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Original Issue

22 Pittsburgh Penguins Murphy's law is the rule for a team that gets a lot of breaks--all of them bad

Forgive the penguins for cursing their luck. In August forward
Ville Nieminen needed 70 stitches in his arms, legs and face
after he fell through the glass door of a sauna in his native
Finland. A month earlier forward Martin Straka had suffered a
compressed vertebra when a bar loaded with weights fell on him
during a workout in his native Czech Republic, an injury that
will sideline him until November. That's the same Straka who last
season missed four months with a broken right leg and who, on his
third shift back, suffered a fractured orbital bone after being
accidentally slashed by Pittsburgh goaltender Johan Hedberg. Five
games later Straka returned--and broke his leg again.

That misfortune--and his inconsistent play--was enough to drive
Hedberg to a psychologist over the summer. "When I think back on
last year, I feel shame," says Hedberg. "I didn't just want to
work out my body to get rid of it; I wanted to work out my head
as well." One of the mental exercises Hedberg did in his weekly
two-hour sessions with a therapist was envisioning himself making
saves, which in the reality of last season he didn't do often
enough while enduring a league-high 34 losses.

The Penguins, in fact, missed the playoffs for the first time in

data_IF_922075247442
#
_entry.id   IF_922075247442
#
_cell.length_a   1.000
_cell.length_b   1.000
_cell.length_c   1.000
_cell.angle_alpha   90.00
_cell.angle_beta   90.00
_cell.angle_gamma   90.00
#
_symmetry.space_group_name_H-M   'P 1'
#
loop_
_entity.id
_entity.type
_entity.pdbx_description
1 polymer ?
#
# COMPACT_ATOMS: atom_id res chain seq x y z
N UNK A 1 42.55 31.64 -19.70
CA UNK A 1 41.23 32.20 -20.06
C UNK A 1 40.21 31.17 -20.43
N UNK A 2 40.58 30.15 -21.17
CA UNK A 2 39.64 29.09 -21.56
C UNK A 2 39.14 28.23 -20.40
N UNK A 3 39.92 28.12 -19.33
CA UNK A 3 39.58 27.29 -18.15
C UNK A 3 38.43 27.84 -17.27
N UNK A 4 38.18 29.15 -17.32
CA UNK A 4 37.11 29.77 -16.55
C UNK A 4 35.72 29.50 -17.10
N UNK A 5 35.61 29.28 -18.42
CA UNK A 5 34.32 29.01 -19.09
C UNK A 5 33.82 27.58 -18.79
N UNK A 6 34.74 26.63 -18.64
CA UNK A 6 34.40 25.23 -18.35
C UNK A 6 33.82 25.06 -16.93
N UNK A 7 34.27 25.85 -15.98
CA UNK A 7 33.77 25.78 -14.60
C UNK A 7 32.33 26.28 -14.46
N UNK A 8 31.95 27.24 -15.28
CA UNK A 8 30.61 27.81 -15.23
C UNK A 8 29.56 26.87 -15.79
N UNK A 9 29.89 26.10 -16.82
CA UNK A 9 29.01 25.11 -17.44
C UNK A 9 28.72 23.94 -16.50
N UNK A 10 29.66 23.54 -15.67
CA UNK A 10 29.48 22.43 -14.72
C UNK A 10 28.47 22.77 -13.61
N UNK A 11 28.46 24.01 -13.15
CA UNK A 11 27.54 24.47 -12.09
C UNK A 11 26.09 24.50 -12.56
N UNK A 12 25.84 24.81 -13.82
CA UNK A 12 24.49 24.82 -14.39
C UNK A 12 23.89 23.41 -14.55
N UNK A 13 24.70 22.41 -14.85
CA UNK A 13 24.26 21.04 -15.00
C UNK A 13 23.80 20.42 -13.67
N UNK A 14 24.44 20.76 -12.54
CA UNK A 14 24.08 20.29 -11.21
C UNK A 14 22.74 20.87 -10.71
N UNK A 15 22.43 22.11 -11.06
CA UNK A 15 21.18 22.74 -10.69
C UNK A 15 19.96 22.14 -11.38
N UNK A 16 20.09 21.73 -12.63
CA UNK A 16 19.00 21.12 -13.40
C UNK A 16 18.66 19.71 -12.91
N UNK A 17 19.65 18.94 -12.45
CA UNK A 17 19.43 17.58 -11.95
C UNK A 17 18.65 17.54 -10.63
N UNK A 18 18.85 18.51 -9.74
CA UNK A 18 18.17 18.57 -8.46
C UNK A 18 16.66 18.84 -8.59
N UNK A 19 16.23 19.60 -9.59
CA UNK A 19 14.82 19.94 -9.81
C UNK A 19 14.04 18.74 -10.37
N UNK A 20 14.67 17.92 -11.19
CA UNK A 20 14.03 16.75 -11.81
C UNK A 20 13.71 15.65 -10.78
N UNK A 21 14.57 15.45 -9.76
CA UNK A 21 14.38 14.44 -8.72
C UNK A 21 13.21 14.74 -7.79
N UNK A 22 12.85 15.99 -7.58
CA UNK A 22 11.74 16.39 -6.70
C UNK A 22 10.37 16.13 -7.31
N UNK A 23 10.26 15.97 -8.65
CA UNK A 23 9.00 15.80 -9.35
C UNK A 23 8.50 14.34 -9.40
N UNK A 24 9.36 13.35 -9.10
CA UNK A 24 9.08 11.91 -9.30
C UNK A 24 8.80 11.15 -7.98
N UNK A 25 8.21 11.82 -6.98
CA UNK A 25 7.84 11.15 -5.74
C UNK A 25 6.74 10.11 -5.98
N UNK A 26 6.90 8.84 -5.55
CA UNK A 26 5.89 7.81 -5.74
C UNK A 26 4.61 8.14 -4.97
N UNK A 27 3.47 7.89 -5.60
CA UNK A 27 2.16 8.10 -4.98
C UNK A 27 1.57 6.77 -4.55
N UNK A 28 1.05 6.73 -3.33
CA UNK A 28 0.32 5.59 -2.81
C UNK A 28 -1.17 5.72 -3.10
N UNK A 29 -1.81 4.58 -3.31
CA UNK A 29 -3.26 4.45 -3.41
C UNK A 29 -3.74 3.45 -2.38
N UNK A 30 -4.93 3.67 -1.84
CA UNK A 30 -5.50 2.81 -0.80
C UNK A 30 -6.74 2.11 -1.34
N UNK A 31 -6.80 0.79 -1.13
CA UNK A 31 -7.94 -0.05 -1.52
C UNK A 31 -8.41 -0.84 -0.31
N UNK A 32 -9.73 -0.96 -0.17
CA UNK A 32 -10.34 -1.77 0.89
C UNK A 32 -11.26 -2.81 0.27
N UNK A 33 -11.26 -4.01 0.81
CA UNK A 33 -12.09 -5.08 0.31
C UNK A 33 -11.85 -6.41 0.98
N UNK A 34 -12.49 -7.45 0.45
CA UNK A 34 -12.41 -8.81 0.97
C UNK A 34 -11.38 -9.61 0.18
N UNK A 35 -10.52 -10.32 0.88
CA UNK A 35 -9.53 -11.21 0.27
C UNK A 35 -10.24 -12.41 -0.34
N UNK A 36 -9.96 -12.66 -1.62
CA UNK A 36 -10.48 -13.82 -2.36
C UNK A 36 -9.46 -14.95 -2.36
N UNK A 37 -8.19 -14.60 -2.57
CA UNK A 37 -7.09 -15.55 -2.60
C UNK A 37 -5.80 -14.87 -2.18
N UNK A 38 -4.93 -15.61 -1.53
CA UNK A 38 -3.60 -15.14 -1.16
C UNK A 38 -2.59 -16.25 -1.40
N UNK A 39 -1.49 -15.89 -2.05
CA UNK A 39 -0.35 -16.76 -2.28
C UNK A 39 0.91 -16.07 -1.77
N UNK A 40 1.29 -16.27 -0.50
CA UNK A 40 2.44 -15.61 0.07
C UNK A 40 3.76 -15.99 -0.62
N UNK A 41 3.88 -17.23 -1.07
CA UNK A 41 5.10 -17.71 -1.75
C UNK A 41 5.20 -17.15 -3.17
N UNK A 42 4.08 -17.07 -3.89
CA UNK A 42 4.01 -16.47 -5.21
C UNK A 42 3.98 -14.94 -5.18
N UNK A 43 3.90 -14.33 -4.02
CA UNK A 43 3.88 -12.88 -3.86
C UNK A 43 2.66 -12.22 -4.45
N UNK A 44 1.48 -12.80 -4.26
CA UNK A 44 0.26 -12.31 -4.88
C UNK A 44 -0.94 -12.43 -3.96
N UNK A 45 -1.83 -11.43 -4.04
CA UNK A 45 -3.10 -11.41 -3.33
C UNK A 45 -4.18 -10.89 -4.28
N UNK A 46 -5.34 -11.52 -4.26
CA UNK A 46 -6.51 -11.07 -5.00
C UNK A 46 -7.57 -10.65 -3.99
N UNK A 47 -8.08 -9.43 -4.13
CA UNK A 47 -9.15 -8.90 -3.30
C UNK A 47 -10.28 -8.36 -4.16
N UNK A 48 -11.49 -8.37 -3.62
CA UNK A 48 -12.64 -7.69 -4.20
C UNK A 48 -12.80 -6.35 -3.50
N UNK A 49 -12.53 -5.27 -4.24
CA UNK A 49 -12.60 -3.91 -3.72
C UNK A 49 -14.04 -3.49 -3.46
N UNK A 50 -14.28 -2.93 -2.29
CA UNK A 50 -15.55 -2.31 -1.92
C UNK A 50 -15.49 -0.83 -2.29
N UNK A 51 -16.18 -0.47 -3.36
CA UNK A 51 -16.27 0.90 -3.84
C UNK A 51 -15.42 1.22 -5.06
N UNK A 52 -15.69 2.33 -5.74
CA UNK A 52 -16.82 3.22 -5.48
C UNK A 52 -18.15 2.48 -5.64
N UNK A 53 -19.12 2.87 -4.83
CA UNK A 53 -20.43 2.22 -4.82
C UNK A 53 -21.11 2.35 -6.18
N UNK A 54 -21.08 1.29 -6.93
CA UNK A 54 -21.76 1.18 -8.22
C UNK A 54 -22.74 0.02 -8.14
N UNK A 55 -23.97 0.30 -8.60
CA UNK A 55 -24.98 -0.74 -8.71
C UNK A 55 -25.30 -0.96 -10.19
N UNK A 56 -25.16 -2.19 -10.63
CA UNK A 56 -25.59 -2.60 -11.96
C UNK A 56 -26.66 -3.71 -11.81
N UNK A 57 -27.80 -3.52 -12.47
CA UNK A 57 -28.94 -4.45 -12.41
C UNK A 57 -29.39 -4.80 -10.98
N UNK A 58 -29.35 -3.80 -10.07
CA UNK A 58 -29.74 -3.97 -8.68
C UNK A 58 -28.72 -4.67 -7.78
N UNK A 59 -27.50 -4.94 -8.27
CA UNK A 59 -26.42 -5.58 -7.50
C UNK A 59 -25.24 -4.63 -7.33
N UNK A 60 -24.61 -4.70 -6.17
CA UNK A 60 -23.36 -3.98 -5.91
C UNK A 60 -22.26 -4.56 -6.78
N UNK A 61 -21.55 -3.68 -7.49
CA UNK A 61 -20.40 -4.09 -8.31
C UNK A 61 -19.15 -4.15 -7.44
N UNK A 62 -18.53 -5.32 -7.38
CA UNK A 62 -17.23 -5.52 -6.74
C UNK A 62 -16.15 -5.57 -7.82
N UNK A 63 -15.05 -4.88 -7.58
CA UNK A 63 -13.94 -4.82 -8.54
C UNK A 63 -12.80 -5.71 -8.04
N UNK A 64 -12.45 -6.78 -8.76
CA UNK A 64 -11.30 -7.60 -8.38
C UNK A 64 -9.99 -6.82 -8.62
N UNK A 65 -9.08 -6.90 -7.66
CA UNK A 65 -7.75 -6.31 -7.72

12 years and had their lowest point total (69) in a nonlockout
season since 1984-85. "When you don't make the playoffs, there
isn't one low point," says general manager Craig Patrick. "It all

It didn't help that the power play clicked with only 14.0%
efficiency or that Mario Lemieux, who helped Canada win an
Olympic gold medal in February, couldn't play following the
Games because of a hip injury. Lemieux says he's healthy again
and hopes to play at least 75 games. "We're going to surprise
people," says Lemieux. "We can compete for the Stanley Cup."

He's kidding, right? After all, forward Alexei Kovalev is the
only returning player who had as many as 30 goals or 60 points
last season, and the newcomers--defenseman Marc Bergevin and
forwards Alexandre Daigle, Steve McKenna and Alexander
Selivanov--are journeymen. For the Penguins to even make the
playoffs, they would have to have luck on their side, and that's
something they can't count on. --B.C.



In 2001-02 Johan Hedberg became the third goalie in 26 years to
have as many as 25 wins and 34 losses in a season, joining Tony
Esposito (1976-77) and Felix Potvin ('96-97).



OFFENSE 22 Little depth; Lemieux, Straka have
health concerns
DEFENSE 30 Unit will have trouble defending on
rush, cycle
GOALTENDING 29 Hedberg can be beaten high; backup Aubin
SPECIAL TEAMS 22 Nieminen, Donovan have to limit
attack-zone time on PK
MANAGEMENT 25 G.M. Patrick's draft record spotty over
last seven years